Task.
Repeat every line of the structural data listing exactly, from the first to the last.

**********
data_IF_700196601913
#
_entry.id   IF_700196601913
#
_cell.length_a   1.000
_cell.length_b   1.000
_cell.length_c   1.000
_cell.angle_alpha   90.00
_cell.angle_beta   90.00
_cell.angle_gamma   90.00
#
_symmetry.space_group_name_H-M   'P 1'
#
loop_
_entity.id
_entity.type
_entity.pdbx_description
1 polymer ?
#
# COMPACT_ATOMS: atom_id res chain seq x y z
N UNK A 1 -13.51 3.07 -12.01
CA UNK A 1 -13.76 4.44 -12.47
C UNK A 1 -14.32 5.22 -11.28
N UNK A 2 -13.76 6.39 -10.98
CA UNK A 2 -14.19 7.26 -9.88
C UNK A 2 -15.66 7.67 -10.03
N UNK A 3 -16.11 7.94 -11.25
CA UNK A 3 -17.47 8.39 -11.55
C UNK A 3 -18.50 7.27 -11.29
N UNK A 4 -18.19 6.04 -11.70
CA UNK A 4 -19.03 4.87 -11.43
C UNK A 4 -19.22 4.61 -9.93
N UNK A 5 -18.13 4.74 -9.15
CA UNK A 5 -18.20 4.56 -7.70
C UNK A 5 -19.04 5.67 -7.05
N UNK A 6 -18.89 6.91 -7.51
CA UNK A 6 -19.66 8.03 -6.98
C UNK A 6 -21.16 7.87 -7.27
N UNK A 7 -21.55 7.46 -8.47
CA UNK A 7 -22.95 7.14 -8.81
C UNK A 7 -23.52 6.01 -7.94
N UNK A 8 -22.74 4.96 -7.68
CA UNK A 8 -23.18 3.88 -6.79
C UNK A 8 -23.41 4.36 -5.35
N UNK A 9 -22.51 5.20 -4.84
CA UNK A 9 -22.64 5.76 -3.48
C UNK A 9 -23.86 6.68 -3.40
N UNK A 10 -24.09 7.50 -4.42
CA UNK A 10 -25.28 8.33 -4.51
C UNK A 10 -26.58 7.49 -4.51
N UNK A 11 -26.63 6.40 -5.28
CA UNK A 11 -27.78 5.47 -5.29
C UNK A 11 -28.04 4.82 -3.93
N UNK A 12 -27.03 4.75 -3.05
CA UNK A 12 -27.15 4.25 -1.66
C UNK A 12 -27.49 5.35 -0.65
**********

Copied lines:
data_IF_700196601913
#
_entry.id   IF_700196601913
#
_cell.length_a   1.000
_cell.length_b   1.000
_cell.length_c   1.000
_cell.angle_alpha   90.00
_cell.angle_beta   90.00
_cell.angle_gamma   90.00
#
_symmetry.space_group_name_H-M   'P 1'
#
loop_
_entity.id
_entity.type
_entity.pdbx_description
1 polymer ?
#
# COMPACT_ATOMS: atom_id res chain seq x y z
N UNK A 1 -13.51 3.07 -12.01
CA UNK A 1 -13.76 4.44 -12.47
C UNK A 1 -14.32 5.22 -11.28
N UNK A 2 -13.76 6.39 -10.98
CA UNK A 2 -14.19 7.26 -9.88
C UNK A 2 -15.66 7.67 -10.03
N UNK A 3 -16.11 7.94 -11.25
CA UNK A 3 -17.47 8.39 -11.55
C UNK A 3 -18.50 7.27 -11.29
N UNK A 4 -18.19 6.04 -11.70
CA UNK A 4 -19.03 4.87 -11.43
C UNK A 4 -19.22 4.61 -9.93
N UNK A 5 -18.13 4.74 -9.15
CA UNK A 5 -18.20 4.56 -7.70
C UNK A 5 -19.04 5.67 -7.05
N UNK A 6 -18.89 6.91 -7.51
CA UNK A 6 -19.66 8.03 -6.98
C UNK A 6 -21.16 7.87 -7.27
N UNK A 7 -21.55 7.46 -8.47
CA UNK A 7 -22.95 7.14 -8.81
C UNK A 7 -23.52 6.01 -7.94
N UNK A 8 -22.74 4.96 -7.68
CA UNK A 8 -23.18 3.88 -6.79
C UNK A 8 -23.41 4.36 -5.35
N UNK A 9 -22.51 5.20 -4.84
CA UNK A 9 -22.64 5.76 -3.48
C UNK A 9 -23.86 6.68 -3.40
N UNK A 10 -24.09 7.50 -4.42
CA UNK A 10 -25.28 8.33 -4.51
C UNK A 10 -26.58 7.49 -4.51
N UNK A 11 -26.63 6.40 -5.28
CA UNK A 11 -27.78 5.47 -5.29
C UNK A 11 -28.04 4.82 -3.93
N UNK A 12 -27.03 4.75 -3.05
CA UNK A 12 -27.15 4.25 -1.66
C UNK A 12 -27.49 5.35 -0.65